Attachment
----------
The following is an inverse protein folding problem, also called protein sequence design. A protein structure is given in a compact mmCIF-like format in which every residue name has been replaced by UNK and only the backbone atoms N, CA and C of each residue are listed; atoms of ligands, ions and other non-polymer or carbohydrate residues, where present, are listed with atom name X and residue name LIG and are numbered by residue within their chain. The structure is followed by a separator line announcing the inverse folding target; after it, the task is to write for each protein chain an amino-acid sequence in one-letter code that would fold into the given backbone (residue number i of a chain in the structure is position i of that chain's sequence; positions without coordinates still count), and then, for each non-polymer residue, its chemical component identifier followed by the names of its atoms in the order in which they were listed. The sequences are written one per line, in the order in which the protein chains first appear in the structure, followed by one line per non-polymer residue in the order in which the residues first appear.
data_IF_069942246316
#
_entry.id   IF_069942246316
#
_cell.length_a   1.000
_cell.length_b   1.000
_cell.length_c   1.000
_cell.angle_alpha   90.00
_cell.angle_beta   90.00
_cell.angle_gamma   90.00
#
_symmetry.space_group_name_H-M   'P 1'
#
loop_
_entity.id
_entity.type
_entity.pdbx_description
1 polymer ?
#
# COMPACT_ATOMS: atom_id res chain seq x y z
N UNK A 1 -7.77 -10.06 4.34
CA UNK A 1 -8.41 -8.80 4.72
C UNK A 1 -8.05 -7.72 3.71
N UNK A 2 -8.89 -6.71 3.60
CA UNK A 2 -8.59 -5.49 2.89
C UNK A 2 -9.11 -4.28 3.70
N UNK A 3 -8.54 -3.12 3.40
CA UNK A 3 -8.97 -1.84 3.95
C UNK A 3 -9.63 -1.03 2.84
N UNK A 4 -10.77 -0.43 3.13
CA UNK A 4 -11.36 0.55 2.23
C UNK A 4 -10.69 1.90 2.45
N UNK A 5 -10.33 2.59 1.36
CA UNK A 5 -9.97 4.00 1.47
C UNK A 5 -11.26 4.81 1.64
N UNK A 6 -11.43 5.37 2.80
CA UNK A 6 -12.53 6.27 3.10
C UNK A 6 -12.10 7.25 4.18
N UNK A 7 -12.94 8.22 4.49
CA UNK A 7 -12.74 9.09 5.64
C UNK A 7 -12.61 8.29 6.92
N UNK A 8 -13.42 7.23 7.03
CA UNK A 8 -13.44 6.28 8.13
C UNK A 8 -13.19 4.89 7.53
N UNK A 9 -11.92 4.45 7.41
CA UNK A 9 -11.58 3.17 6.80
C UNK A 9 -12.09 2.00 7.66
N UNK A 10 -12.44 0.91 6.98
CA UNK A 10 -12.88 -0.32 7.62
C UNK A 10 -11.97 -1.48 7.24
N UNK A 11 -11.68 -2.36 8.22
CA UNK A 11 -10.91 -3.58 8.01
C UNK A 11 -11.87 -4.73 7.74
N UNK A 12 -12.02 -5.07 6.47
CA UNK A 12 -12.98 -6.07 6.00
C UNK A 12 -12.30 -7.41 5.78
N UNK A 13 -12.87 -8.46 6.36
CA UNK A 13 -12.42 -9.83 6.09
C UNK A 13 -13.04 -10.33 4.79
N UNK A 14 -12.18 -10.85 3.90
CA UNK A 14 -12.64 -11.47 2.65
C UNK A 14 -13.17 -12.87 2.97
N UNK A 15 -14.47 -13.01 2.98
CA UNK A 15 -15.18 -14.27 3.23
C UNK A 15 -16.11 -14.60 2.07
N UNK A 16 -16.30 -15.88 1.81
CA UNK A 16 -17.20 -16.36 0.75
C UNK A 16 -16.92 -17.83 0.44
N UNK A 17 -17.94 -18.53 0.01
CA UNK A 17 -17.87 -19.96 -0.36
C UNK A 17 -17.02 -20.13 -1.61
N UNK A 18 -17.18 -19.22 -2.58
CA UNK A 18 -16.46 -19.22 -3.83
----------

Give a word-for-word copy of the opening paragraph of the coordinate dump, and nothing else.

The following is an inverse protein folding problem, also called protein sequence design. A protein structure is given in a compact mmCIF-like format in which every residue name has been replaced by UNK and only the backbone atoms N, CA and C of each residue are listed; atoms of ligands, ions and other non-polymer or carbohydrate residues, where present, are listed with atom name X and residue name LIG and are numbered by residue within their chain. The structure is followed by a separator line announcing the inverse folding target; after it, the task is to write for each protein chain an amino-acid sequence in one-letter code that would fold into the given backbone (residue number i of a chain in the structure is position i of that chain's sequence; positions without coordinates still count), and then, for each non-polymer residue, its chemical component identifier followed by the names of its atoms in the order in which they were listed. The sequences are written one per line, in the order in which the protein chains first appear in the structure, followed by one line per non-polymer residue in the order in which the residues first appear.